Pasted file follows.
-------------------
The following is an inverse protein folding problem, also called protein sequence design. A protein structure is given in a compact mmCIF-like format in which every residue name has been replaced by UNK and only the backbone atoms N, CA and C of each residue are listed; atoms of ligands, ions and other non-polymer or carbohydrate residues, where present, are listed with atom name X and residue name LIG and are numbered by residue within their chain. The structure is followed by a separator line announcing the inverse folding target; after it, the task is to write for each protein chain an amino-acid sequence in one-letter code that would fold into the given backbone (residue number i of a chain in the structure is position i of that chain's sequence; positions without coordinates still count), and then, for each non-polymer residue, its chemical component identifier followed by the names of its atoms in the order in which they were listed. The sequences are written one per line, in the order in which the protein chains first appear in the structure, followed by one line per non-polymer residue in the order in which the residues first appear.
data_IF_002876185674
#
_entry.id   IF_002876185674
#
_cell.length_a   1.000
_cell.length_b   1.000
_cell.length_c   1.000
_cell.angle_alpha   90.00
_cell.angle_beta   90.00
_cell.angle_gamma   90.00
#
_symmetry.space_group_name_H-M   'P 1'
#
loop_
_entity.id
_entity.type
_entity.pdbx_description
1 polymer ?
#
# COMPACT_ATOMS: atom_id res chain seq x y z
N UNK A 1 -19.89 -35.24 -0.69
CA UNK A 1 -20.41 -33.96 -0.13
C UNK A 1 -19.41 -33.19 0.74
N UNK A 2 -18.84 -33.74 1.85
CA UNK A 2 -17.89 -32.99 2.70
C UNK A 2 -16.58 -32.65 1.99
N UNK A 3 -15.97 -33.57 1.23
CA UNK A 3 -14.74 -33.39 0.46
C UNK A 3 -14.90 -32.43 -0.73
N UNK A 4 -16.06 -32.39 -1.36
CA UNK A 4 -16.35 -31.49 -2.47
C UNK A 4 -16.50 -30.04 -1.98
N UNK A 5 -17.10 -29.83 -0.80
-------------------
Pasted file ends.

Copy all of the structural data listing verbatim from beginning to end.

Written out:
The following is an inverse protein folding problem, also called protein sequence design. A protein structure is given in a compact mmCIF-like format in which every residue name has been replaced by UNK and only the backbone atoms N, CA and C of each residue are listed; atoms of ligands, ions and other non-polymer or carbohydrate residues, where present, are listed with atom name X and residue name LIG and are numbered by residue within their chain. The structure is followed by a separator line announcing the inverse folding target; after it, the task is to write for each protein chain an amino-acid sequence in one-letter code that would fold into the given backbone (residue number i of a chain in the structure is position i of that chain's sequence; positions without coordinates still count), and then, for each non-polymer residue, its chemical component identifier followed by the names of its atoms in the order in which they were listed. The sequences are written one per line, in the order in which the protein chains first appear in the structure, followed by one line per non-polymer residue in the order in which the residues first appear.
data_IF_002876185674
#
_entry.id   IF_002876185674
#
_cell.length_a   1.000
_cell.length_b   1.000
_cell.length_c   1.000
_cell.angle_alpha   90.00
_cell.angle_beta   90.00
_cell.angle_gamma   90.00
#
_symmetry.space_group_name_H-M   'P 1'
#
loop_
_entity.id
_entity.type
_entity.pdbx_description
1 polymer ?
#
# COMPACT_ATOMS: atom_id res chain seq x y z
N UNK A 1 -19.89 -35.24 -0.69
CA UNK A 1 -20.41 -33.96 -0.13
C UNK A 1 -19.41 -33.19 0.74
N UNK A 2 -18.84 -33.74 1.85
CA UNK A 2 -17.89 -32.99 2.70
C UNK A 2 -16.58 -32.65 1.99
N UNK A 3 -15.97 -33.57 1.23
CA UNK A 3 -14.74 -33.39 0.46
C UNK A 3 -14.90 -32.43 -0.73
N UNK A 4 -16.06 -32.39 -1.36
CA UNK A 4 -16.35 -31.49 -2.47
C UNK A 4 -16.50 -30.04 -1.98
N UNK A 5 -17.10 -29.83 -0.80